I think one of the other things that comes to mind for me when I talk

Carrie-Ann:

about what it means to be a leader and what's associated with that is

Carrie-Ann:

also that awareness that others will be critical of you if they have a

Carrie-Ann:

different opinion and a different view.

Carrie-Ann:

And that you have to be prepared for the impacts of that.

Carrie-Ann:

And I sometimes think people who assume their position makes them a leader

Carrie-Ann:

sometimes perhaps haven't done that developmental work and that thinking about

Carrie-Ann:

what that means for them both personally and for the people they're leading.

Lee:

Do you think organizations have some responsibility for that?

Lee:

Because I think as they're pulling people up the hierarchy because of

Lee:

how they've perhaps managed their function, it, it may or may not be

Lee:

their people management skills, but maybe they're excelling in their area

Lee:

of expertise, they get pulled up.

Lee:

Then the expectation and the label of leadership comes into

Lee:

play, the more senior they get.

Lee:

But they don't necessarily get that school in around well, The difference

Lee:

when you step into a leadership space?

Carrie-Ann:

I absolutely agree and I see that a lot in organizations.

Carrie-Ann:

I think people, one, I don't think people often get their training and

Carrie-Ann:

development they need to become managers.

Carrie-Ann:

Back to that point of you might, you might be a really excellent accountant for

Carrie-Ann:

example, but that doesn't automatically mean you're gonna be a really good

Carrie-Ann:

manager of a team of other accountants.

Carrie-Ann:

And I think people almost shine and excel in their sphere of professional

Carrie-Ann:

knowledge and expertise, but often don't get that support when they then get

Carrie-Ann:

that promotion into a management role.

Carrie-Ann:

But I also think the development schemes and training and approach that is on offer

Carrie-Ann:

from some organizations don't help with that shift of mindset into the leadership

Carrie-Ann:

space because often people will then go, Oh, well I, I haven't got the skills

Carrie-Ann:

and I've been promoted to team manager, service manager, whatever, get put on a

Carrie-Ann:

management training course, which ends up being very much driven by processes

Carrie-Ann:

that you have to follow as a manager.

Carrie-Ann:

Do you know the right HR processes and policies?

Carrie-Ann:

If you have to deal with a difficult member of staff or a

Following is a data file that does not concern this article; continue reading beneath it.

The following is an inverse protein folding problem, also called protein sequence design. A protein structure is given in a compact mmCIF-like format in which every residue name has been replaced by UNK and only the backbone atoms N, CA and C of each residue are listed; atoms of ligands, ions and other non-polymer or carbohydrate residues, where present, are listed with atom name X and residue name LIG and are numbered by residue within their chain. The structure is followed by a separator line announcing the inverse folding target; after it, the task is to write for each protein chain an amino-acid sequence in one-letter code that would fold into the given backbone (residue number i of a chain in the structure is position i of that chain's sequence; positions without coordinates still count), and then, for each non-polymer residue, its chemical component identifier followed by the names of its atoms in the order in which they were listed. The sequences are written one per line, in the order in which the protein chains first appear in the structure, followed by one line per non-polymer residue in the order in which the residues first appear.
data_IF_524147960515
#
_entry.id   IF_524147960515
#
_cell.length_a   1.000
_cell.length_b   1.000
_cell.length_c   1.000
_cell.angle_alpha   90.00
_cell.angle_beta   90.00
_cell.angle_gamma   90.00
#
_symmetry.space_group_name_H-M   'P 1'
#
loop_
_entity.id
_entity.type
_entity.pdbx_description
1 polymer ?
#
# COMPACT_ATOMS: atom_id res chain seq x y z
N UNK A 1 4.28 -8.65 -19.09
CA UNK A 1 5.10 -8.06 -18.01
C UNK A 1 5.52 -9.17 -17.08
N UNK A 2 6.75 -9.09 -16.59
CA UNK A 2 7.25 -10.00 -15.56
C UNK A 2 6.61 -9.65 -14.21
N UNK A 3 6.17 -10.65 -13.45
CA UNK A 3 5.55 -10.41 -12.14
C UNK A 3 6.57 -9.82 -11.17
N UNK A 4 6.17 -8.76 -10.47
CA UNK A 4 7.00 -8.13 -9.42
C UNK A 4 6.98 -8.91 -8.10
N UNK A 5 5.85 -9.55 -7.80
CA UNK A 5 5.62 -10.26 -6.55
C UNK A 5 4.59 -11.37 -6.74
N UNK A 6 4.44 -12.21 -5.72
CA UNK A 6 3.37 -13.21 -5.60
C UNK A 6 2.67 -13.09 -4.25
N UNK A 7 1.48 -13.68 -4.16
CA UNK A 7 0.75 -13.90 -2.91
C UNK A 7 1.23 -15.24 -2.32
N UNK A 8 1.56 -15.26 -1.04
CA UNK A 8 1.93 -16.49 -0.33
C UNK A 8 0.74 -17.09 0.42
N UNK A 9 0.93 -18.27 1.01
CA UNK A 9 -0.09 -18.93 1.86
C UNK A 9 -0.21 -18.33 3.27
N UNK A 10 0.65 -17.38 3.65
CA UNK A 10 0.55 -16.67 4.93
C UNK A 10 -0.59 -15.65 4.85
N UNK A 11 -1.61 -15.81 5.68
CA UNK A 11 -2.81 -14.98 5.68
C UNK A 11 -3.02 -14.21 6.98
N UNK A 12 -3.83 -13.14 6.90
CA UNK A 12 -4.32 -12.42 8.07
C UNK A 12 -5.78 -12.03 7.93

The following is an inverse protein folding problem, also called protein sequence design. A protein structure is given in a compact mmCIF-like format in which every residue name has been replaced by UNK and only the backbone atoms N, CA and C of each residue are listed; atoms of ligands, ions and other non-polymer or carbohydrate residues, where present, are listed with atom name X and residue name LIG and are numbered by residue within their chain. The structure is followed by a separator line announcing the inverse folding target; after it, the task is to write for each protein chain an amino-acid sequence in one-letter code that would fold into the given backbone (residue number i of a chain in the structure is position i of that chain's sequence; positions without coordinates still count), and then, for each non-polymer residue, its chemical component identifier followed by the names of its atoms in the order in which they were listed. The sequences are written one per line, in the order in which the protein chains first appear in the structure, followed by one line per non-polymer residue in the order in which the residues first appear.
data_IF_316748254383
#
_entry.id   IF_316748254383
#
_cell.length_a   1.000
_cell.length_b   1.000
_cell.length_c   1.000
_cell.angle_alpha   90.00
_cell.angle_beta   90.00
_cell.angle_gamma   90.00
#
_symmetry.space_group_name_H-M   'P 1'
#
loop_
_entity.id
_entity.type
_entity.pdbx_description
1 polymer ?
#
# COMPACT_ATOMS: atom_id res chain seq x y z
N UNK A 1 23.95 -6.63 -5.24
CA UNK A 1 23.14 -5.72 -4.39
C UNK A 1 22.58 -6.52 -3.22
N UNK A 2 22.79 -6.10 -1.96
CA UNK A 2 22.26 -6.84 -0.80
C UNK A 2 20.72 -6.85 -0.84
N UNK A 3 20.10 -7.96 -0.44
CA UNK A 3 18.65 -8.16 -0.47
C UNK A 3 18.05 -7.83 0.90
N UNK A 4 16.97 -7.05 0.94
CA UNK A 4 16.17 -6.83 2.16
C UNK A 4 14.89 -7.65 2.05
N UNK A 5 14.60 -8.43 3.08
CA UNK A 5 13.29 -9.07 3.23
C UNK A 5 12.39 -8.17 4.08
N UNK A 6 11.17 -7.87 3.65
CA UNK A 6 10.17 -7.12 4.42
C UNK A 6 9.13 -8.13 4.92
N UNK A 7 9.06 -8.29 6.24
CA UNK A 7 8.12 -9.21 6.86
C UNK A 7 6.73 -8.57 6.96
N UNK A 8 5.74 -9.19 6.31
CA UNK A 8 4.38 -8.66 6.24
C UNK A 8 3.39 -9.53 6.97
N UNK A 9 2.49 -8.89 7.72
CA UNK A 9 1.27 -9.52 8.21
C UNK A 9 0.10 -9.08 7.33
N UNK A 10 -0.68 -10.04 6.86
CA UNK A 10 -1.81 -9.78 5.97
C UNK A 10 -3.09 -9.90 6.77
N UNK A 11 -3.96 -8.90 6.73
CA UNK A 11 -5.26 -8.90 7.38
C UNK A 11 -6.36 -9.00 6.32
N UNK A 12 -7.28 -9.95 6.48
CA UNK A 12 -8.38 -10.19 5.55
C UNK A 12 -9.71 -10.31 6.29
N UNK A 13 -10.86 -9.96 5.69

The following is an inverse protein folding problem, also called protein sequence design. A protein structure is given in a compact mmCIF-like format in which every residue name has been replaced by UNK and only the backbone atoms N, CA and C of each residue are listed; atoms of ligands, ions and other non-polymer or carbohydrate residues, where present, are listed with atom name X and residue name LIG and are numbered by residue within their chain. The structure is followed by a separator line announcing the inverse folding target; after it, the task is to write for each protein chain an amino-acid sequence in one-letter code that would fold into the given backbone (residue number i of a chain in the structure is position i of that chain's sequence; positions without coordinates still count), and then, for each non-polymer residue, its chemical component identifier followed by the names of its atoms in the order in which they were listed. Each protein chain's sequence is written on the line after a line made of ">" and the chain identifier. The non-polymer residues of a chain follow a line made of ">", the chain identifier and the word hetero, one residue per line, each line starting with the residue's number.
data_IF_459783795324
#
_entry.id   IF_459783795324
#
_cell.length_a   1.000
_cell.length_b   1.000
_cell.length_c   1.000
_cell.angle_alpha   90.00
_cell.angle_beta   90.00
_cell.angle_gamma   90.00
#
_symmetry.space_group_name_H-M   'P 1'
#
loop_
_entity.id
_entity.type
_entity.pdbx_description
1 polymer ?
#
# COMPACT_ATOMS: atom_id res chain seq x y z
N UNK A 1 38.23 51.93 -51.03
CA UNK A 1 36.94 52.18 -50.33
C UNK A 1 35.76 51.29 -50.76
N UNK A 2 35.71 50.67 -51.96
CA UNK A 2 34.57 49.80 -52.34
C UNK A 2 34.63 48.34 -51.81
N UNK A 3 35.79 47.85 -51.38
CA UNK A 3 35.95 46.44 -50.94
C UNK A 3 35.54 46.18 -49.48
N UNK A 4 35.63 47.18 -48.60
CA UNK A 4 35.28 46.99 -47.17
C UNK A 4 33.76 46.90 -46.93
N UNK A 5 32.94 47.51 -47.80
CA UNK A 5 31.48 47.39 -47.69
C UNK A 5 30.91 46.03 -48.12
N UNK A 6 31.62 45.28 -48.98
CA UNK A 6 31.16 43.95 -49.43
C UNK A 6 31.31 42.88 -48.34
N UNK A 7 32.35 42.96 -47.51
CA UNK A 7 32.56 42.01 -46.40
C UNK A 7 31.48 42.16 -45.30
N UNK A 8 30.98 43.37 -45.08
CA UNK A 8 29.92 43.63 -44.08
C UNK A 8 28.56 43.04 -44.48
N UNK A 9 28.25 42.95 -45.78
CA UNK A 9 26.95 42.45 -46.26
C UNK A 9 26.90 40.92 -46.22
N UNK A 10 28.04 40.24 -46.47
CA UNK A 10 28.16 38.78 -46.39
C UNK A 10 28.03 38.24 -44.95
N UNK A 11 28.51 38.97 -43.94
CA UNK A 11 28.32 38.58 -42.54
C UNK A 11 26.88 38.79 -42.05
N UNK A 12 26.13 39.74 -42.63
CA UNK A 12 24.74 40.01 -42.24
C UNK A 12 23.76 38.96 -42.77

Carrie-Ann:

performance issue, for example.

Carrie-Ann:

And again, that doesn't for me touch on that leadership space and thinking, So

Carrie-Ann:

I, I would absolutely agree organizations need to do more and my perception

Carrie-Ann:

is there are many organizations that maybe themselves don't understand

Carrie-Ann:

that difference to be able to offer the right development in that space.

Carrie-Ann:

I dunno if that's been your experience,

Lee:

I, I, I reflect on when I was working in one organization and

Lee:

we had a leadership development program, an internal one.

Lee:

And everyone of a certain tier and above were automatically included in

Lee:

that leadership development program.

Lee:

And we used to start the sessions.

Lee:

With the chief exec asking people put your hand up if you

Lee:

consider yourself to be a leader.

Lee:

And it was quite enlightening because actually less than half the room put

Lee:

their hand up and part of the work we did was, was around trying to shift

Lee:

that mindset from your responsibilities as you become a senior leader versus

Lee:

those management responsibilities.

Lee:

And we tried to measure that over time, I haven't got any hard.

Lee:

Fast measures.

Lee:

It did change.

Lee:

Some people did start to see themselves as that, but did we do enough?

Lee:

I, I think we still immediately labeled everyone as leader

Lee:

without them demonstrating their ability or accountability of that.

Carrie-Ann:

and I think back to your point about seniority, I guess there

Carrie-Ann:

is an expectation that once you reach a certain level within your career or your

Carrie-Ann:

organization, that there is that automatic shift into that leadership space.

Carrie-Ann:

But there will be people who are not in a senior position, but who would

Carrie-Ann:

consider themselves to be leaders in their organizations because they're experts in

Carrie-Ann:

their field or because they have a, a huge group of, of colleagues potentially that

Carrie-Ann:

look up to them for leadership even though they're not in a leadership position.

Carrie-Ann:

So I think it is all about perception, isn't it?

Carrie-Ann:

And that labeling and how you manage some of that, I, I think

Carrie-Ann:

that's quite interesting to explore.

Lee:

Mm.

Carrie-Ann:

Because it's not only your perception of yourself, so

Carrie-Ann:

I wonder how many people in that room who didn't perceive or did

Carrie-Ann:

perceive themselves as leaders.

Carrie-Ann:

If you ask the people they worked with, how many people would go,

Carrie-Ann:

Yes, I see them as a leader or not.

Carrie-Ann:

And I think that's sometimes more about people's behaviors, isn't it?

Carrie-Ann:

And how they operate in that space.

Carrie-Ann:

So

Lee:

Yeah.

Lee:

And Kind of bridges nicely into my next point, which was the fact that

Lee:

some people we know have that natural leadership ability within them.

Lee:

Um, they don't feel they need authority or seniority or however you want to, to badge

Lee:

it to lead whilst others feel like they've got to be given that by someone else to be

Lee:

able to show leadership and again, I know we are potentially confusing leadership

Lee:

and management, but I do think that's what you see is, is that permission to lead

Lee:

that some people feel they have to have.